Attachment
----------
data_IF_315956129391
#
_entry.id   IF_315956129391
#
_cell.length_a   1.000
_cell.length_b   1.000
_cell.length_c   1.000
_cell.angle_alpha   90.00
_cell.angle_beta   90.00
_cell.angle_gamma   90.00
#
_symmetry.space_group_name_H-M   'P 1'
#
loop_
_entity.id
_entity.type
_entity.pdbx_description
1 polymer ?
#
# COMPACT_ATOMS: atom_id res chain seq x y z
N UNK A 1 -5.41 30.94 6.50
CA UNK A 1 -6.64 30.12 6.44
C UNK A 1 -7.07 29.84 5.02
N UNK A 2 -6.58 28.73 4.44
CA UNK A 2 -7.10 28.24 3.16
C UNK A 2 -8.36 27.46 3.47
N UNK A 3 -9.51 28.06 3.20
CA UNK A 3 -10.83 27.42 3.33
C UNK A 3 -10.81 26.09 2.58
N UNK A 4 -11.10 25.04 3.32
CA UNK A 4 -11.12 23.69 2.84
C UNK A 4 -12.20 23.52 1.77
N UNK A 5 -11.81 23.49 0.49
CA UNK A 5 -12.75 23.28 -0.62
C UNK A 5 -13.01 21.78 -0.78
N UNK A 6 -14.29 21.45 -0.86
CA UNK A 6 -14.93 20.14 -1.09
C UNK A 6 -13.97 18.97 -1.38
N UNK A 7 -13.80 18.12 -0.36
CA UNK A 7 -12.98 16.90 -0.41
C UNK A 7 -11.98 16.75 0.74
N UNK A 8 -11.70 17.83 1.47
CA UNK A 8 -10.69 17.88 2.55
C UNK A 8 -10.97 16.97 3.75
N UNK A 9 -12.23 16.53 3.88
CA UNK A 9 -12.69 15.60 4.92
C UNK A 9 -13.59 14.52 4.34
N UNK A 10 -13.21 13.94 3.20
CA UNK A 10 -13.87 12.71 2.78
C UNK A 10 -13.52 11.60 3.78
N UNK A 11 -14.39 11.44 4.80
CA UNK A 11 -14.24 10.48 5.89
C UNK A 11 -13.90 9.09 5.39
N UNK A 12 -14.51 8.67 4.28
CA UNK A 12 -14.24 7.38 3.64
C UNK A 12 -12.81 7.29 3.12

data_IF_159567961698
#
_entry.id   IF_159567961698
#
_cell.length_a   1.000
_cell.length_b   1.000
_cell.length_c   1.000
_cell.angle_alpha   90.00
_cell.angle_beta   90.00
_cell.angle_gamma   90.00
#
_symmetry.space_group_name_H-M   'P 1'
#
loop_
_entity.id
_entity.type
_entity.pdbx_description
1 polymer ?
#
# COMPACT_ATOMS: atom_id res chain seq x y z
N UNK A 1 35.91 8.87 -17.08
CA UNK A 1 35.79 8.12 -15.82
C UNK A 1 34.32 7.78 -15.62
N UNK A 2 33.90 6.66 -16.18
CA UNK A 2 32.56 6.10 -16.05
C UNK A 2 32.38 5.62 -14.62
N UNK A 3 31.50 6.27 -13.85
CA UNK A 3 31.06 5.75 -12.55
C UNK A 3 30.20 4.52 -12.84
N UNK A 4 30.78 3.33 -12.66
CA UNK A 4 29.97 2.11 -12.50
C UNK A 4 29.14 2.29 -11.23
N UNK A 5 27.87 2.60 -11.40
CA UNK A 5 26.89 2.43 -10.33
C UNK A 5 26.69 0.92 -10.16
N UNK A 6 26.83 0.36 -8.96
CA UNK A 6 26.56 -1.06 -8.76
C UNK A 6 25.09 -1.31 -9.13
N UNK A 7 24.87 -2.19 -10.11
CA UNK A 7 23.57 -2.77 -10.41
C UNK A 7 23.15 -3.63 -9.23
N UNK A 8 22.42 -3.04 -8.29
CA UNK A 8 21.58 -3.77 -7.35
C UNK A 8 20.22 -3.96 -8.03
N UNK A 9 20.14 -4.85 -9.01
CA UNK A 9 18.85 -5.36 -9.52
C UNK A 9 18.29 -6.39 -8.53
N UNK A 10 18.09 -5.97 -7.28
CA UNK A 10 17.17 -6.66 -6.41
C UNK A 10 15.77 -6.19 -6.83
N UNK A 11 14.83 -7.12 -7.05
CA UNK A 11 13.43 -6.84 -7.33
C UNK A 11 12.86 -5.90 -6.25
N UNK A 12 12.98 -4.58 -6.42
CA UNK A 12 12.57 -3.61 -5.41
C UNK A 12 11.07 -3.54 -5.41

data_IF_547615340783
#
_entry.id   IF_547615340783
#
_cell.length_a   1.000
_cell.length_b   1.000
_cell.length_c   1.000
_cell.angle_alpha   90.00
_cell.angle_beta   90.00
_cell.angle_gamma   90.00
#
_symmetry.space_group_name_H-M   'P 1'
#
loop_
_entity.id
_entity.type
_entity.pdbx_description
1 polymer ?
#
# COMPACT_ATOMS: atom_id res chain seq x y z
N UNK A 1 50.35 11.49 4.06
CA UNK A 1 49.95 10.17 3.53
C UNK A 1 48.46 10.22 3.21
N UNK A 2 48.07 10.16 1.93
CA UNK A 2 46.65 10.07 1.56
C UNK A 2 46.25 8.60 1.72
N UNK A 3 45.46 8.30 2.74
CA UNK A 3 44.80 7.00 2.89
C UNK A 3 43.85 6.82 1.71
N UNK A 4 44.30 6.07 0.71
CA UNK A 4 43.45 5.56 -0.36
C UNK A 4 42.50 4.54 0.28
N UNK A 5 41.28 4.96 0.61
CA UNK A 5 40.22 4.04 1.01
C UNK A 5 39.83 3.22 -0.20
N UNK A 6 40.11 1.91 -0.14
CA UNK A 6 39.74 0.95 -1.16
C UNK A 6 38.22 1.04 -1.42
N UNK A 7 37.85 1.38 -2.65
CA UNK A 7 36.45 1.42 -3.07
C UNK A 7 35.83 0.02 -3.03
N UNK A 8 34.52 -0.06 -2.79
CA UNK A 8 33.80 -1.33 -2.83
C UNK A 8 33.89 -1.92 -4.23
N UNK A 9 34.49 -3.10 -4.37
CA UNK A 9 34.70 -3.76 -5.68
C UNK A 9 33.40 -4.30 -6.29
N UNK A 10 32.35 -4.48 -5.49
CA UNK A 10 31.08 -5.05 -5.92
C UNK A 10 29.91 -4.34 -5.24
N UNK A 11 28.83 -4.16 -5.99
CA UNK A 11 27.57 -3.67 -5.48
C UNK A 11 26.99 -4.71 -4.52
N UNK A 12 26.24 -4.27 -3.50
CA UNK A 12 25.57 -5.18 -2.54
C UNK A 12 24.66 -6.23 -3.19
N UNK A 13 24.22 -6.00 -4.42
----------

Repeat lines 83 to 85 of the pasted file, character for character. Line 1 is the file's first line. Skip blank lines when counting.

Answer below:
N UNK A 3 31.50 6.27 -13.85
CA UNK A 3 31.06 5.75 -12.55
C UNK A 3 30.20 4.52 -12.84